Rookies immerse themselves in whatever their supervisor is currently handling. Pupils attached to those on huge, all-consuming cases reported beavering away on research or undertaking practice tasks on older, completed cases. Those assisting their supervisor on smaller matters are more likely to attempt first drafts of pleadings, submissions and skeleton arguments. Occasionally pupils take on additional work for other members. “Everything still goes through my supervisor first – that's less awkward than turning down a grandee QC myself,” one source chuckled. “But when valuable experiences arise, my supervisor tells me to prioritise that over work for him.”
"... argue logically for and against a particular proposition.”
Advocacy training sees pupils pretending to seek an interim application from pupillage committee head Martin Hutchings QC who plays a “grumpy district judge.” Pupils are reviewed once every six months, but don't expect a gushing report as Hutchings tells us reviews are “not about patting pupils on the head. There's always room for improvement and we hope to see pupils significantly improve throughout the year.” In 2015 and 2016 both pupils were taken on as tenants.
After the tenancy decision in June pupils begin handling their own cases – think pro bono matters in the winding up courts or small trials in the County Court. Once you become a tenant, there's a decent combination of your own instructions and work on which you're led. "I've done a fair amount of advisory work and property cases by myself," reported one baby junior, "but I've also assisted on major commercial, company and shareholders' disputes.”
A Wilberforce welcome
The set is scattered across several buildings on the south side of Lincoln's Inn, but one source explained that “being spread out actually means that a couple of the members work really hard to ensure we socialise together.” A fortnightly chambers lunch provides “a good opportunity to touch base” and junior juniors organise an additional lunch among themselves for the week in between. Come Friday evening you'll find "everyone from QCs to pupils” mooching around outside the Seven Stars pub while those who can't stand still can join the barristers and clerks' netball or volleyball teams.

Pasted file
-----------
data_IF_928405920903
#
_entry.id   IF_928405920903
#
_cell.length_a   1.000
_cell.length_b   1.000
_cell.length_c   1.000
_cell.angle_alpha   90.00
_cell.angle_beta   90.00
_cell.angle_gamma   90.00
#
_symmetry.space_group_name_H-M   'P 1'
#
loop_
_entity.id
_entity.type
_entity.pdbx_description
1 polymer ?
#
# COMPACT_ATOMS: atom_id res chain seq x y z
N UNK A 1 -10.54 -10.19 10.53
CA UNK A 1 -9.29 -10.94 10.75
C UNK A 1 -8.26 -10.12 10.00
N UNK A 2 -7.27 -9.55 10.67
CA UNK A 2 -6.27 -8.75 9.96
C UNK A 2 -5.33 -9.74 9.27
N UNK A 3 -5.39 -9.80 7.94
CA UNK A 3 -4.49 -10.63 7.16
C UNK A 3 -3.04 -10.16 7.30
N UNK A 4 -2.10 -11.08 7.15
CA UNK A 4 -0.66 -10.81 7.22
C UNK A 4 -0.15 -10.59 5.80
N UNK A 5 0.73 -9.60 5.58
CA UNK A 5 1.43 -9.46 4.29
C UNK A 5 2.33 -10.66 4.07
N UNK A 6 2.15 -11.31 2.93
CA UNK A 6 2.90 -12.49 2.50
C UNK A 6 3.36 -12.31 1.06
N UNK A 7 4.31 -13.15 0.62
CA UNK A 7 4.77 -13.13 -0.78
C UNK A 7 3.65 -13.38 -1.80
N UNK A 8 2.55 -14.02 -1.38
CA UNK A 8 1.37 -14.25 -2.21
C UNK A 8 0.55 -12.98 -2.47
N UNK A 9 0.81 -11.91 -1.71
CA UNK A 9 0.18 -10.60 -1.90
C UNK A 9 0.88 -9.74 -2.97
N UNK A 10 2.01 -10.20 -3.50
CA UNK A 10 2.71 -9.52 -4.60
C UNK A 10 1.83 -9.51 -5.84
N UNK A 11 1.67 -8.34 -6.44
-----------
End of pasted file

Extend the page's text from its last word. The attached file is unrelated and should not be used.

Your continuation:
On a related note, one pupil told us: “We're advised very early on to build relationships with the clerks so I always make the effort to pop by for a quick chat.” Mark Rushton is proud that his clerking room is somewhere “young barristers aren't scared to enter.” Overall, sources described Wilberforce as “extremely welcoming – it's easy to stop and chat with everyone.” One interviewee elaborated: “I frequently visit other people's rooms to ask questions.” And as pupils don't spar for tenancy there's “no sense of competition. We share notes on supervisors and tips on how we could have done a better job on certain matters.”